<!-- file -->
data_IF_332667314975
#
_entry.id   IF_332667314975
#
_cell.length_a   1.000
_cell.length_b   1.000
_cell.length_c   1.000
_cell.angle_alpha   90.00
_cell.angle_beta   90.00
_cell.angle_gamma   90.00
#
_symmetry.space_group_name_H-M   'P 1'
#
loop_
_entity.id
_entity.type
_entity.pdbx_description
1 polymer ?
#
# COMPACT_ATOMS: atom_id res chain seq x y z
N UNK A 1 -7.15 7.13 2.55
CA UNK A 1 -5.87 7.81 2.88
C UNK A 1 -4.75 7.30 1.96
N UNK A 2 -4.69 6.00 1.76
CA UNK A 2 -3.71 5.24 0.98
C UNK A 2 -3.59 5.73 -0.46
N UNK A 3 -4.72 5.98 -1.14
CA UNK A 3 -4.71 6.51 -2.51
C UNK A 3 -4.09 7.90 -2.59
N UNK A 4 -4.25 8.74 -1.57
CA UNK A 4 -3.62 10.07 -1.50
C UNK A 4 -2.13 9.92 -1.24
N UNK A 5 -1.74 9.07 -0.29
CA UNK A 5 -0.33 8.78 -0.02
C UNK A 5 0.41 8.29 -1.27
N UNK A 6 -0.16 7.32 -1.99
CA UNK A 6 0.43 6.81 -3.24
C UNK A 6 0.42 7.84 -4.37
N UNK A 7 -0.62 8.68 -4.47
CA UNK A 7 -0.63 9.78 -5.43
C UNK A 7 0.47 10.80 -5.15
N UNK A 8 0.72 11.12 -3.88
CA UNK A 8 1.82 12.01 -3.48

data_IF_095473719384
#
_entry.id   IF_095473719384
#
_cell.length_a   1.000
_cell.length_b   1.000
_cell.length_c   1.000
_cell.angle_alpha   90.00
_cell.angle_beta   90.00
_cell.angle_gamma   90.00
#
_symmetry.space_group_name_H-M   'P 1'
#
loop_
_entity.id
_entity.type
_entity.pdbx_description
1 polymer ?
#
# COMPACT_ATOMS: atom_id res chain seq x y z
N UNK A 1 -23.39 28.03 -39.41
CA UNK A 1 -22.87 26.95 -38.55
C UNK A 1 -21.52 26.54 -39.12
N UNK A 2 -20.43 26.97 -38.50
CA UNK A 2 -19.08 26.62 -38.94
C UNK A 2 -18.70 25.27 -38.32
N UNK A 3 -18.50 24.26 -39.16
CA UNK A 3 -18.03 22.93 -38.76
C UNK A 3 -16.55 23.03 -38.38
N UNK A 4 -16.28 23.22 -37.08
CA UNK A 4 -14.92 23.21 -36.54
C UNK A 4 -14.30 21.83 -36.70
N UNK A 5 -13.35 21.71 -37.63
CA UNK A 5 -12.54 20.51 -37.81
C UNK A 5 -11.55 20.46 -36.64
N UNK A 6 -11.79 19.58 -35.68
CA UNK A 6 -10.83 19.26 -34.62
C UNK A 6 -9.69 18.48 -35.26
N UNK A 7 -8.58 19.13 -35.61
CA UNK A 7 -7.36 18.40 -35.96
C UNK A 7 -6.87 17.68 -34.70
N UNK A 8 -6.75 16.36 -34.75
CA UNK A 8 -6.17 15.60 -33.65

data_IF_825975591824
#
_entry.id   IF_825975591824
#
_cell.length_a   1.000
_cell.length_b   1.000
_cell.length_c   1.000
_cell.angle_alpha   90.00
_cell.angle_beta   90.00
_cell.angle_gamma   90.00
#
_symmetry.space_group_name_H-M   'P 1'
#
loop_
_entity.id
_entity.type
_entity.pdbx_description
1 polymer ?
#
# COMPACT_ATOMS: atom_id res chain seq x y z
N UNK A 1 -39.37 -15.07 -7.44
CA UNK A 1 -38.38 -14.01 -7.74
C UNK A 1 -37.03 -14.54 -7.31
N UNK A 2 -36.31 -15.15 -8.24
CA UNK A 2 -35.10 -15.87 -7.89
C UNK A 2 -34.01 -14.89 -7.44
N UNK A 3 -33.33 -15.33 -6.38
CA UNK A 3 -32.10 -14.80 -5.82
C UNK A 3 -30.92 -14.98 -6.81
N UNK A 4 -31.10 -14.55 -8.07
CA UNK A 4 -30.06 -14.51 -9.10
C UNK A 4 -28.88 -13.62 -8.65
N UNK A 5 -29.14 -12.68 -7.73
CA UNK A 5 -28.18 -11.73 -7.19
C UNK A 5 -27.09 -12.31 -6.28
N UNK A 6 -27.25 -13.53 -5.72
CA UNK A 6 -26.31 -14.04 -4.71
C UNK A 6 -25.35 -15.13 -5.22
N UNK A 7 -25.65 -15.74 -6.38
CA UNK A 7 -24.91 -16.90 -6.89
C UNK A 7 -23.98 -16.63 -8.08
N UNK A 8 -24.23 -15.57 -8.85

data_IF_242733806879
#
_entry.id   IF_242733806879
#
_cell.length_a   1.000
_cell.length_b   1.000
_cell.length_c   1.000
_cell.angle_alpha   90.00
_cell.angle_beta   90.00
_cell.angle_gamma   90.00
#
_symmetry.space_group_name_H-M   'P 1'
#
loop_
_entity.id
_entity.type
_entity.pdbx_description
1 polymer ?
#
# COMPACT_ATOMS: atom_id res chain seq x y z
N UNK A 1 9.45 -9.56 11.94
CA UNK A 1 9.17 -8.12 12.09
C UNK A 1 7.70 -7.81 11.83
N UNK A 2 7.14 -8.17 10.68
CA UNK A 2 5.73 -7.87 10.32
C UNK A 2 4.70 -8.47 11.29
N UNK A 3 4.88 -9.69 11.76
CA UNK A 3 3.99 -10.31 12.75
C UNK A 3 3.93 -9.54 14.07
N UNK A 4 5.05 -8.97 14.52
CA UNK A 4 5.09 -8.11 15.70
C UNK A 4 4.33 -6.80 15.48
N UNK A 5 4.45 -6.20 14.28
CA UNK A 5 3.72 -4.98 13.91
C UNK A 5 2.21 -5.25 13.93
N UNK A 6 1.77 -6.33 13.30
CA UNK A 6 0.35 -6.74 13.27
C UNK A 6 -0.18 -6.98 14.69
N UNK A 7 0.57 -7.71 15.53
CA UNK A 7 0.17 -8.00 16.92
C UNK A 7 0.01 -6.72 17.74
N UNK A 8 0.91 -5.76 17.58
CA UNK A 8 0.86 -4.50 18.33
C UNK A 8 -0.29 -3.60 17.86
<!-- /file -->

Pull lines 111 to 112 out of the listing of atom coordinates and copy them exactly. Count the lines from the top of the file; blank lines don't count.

CA UNK A 2 -35.10 -15.87 -7.89
C UNK A 2 -34.01 -14.89 -7.44